Species At This Location:
Bass Smallmouth
Catfish Bullhead
Crappie Black
Sunfish Green
Trout Apache
Trout Brook
Trout Brown
Trout Rainbow

The White Mountains Fishery of Arizona West entry at Show Low is located in the East central part of Arizona about 175 miles NE from Phoenix up Hwy U.S. 60 at the junction with Hwy SR 260.  The Fishery lies between the town of Show low at N34.24068 W110 05806 and Springerville to the East at N34.13298 W109.28598, a distance of about 60 miles.  The land and water is a combination of U.S. Forest land (Apache Sitgreaves National Forest) , private land, and White Mountain Indian Reservations.

Amid the beautiful mountains, tall pine trees and wildlife of the White Mountains lies the creeks, streams and lakes of the fishery.  The area is home to the White Mountain Apache Tribe which controls a lot of the fishery area along with the National Forest lands.  If you are fishing on reservation land, you will need a permit from the tribe.
Within the area are several lakes and streams which have both native Apache trout and stocked trout.  The dominant species is rainbow trout and brown trout but you will also find bass, sunfish, and crappie. If you are interested in fishing for native Apache trout or completing your Arizona Game and Fish Department Trout Challenge, click this link.

The following is a list of some of the lakes and streams in the Fishery area;

Fools Hollow,  N34.2687 W110.07155

Little Mormon Lake,  N34.28342 W109.96878

Rainbow Lake,  N34.15012 W109.98521

Greer on the Little Colorado N34.03696 W109.43776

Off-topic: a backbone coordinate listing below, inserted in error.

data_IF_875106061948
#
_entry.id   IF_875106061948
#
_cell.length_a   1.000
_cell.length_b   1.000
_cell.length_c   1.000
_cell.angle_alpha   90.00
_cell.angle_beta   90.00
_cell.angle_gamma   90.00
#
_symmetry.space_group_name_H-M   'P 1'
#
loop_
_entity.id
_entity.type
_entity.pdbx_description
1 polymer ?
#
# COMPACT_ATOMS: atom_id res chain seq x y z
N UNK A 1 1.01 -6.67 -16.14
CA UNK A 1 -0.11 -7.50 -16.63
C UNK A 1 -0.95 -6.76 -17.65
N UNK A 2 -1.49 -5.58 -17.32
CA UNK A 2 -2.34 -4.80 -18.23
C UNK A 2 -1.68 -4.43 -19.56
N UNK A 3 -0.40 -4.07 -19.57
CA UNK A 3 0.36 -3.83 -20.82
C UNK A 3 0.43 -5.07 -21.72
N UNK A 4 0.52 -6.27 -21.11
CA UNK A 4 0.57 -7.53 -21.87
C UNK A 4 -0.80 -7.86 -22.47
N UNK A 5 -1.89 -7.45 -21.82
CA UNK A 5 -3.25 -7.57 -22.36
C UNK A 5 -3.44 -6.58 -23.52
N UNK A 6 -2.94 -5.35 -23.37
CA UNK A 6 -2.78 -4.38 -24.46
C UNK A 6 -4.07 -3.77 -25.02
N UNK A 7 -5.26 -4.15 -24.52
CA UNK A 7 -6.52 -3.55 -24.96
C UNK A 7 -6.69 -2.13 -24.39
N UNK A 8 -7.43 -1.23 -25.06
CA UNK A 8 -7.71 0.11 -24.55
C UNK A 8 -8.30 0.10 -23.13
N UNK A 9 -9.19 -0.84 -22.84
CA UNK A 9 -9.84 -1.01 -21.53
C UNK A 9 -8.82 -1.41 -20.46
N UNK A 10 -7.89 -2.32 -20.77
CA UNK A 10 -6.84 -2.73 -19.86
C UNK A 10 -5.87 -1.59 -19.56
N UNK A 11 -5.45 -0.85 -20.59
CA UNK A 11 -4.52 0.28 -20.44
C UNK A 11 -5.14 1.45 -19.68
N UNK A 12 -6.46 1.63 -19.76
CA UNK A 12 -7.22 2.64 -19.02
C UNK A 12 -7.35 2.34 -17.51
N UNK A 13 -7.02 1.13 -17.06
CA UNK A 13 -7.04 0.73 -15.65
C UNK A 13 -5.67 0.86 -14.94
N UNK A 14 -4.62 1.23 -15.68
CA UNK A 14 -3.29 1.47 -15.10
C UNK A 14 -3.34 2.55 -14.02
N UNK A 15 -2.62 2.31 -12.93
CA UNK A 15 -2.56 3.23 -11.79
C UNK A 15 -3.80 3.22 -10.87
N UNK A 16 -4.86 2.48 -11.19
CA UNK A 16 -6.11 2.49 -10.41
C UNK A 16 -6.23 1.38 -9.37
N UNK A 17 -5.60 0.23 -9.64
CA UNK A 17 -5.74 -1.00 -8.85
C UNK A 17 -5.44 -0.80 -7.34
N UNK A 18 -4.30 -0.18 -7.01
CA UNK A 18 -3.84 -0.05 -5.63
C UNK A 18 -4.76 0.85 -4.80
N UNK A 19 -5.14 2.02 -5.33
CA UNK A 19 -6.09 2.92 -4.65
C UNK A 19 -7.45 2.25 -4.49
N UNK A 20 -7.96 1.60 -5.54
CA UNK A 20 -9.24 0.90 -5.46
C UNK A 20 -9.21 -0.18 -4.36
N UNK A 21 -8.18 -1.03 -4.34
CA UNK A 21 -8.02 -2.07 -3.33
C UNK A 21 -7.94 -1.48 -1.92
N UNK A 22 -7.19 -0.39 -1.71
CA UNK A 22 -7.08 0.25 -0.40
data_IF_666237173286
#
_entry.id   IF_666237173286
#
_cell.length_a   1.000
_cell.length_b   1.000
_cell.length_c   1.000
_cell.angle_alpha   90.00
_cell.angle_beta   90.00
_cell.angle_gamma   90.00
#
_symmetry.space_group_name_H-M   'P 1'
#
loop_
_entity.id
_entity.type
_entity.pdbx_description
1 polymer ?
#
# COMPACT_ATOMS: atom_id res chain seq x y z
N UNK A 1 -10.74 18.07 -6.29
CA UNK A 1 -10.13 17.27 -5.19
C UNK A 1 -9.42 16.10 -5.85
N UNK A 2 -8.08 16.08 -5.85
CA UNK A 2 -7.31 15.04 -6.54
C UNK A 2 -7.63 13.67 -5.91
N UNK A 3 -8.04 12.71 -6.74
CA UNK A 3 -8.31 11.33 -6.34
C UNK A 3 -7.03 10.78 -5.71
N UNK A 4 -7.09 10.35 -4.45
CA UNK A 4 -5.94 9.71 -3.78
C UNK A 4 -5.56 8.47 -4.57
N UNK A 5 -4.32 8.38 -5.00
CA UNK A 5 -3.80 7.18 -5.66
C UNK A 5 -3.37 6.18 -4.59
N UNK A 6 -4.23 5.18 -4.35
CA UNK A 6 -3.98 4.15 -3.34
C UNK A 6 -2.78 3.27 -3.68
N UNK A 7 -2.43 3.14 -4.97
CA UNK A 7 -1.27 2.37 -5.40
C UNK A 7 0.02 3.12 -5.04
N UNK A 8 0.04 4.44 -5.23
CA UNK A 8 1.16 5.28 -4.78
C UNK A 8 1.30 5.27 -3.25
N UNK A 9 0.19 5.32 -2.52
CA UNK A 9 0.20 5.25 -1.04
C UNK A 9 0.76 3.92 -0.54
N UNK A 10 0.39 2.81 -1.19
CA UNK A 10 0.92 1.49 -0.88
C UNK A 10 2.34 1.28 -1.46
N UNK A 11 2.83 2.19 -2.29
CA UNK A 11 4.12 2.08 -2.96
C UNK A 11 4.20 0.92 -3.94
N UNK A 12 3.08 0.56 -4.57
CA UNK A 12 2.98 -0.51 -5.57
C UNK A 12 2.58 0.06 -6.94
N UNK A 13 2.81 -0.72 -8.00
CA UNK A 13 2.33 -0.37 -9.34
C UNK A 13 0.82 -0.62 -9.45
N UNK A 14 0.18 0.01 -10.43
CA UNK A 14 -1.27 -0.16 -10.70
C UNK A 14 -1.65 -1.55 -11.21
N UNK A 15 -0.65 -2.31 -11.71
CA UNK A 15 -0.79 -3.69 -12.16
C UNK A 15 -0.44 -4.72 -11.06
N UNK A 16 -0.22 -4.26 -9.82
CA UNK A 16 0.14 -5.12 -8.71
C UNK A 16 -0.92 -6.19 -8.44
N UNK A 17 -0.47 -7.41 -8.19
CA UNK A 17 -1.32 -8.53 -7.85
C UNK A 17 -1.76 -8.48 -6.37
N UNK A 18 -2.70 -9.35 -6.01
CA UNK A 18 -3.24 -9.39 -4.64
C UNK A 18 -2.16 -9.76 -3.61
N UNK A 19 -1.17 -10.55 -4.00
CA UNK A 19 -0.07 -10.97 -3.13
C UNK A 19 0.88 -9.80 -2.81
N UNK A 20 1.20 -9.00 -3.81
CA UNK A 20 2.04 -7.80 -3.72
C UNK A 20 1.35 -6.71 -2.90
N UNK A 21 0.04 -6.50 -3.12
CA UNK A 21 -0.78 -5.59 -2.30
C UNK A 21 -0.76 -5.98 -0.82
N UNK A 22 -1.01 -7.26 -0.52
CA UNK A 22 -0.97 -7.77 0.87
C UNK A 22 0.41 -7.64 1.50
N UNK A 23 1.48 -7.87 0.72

River Reservoir

Long Lake,  N34.27098 W109.9915

Scotts Reservoir,  N34.17325 W109.95689

Show Low Lake,  N34.18771 W109.99814

Hawley Lake,  N34.99023 W109.75192

Horseshoe Cienega,  N34.03215 W109.68491

Hurricane Lake, 33.840758, -109.551803

Sunrise Lake,  N34.01394 W109.54257

Greer Lakes & Little Colorado,  N34.01102 W109.46511

Big Lake,  N33.87475 W109.54257

Crescent Lake,  N33.90901 W109.41924

West Fork of the Little Colorado River, Apache trout near Sheeps crossing 33.961053, -109.505626 

West Fork of the Black River,  N33.87865 W109.46579

East Fork of the Black River, 33.761260, -109.356949

Black River, 33.703806, -109.453108

These are some of the better places and better known places to fish but there are several more.  The Black River in particular is a special place.  It is considered one of the Blue Ribbon Fisheries in the U.S. for fly fishing.  Accessibility is not particularly easy but it is worth it.  Four wheel drive vehicles are usually required to reach it.  The fishable length is 8 miles and the elevation is 7500 ft to 7900 feet.  Some sections of this area do require an White Mountain Apache Indian permit

The Blue river offers 10 fishable miles and an altitude of 4200 to 5200 feet.  Location is on FR 567 between Alpine and Hannigans Meadow.  Rainbows and Browns populate the area.

Reservation Creek has 6 fishable miles at an altitude of 7000 to 10000 feet.  It is located near Reservation Lake and will require a bit of a hike.  Species include Browns, Brooks, and Rainbows, small but wild.

The White Mountains provide not only fishing but hunting, hiking and camping as well.  The area is so pretty, that bus tours are given just to go look at the country side.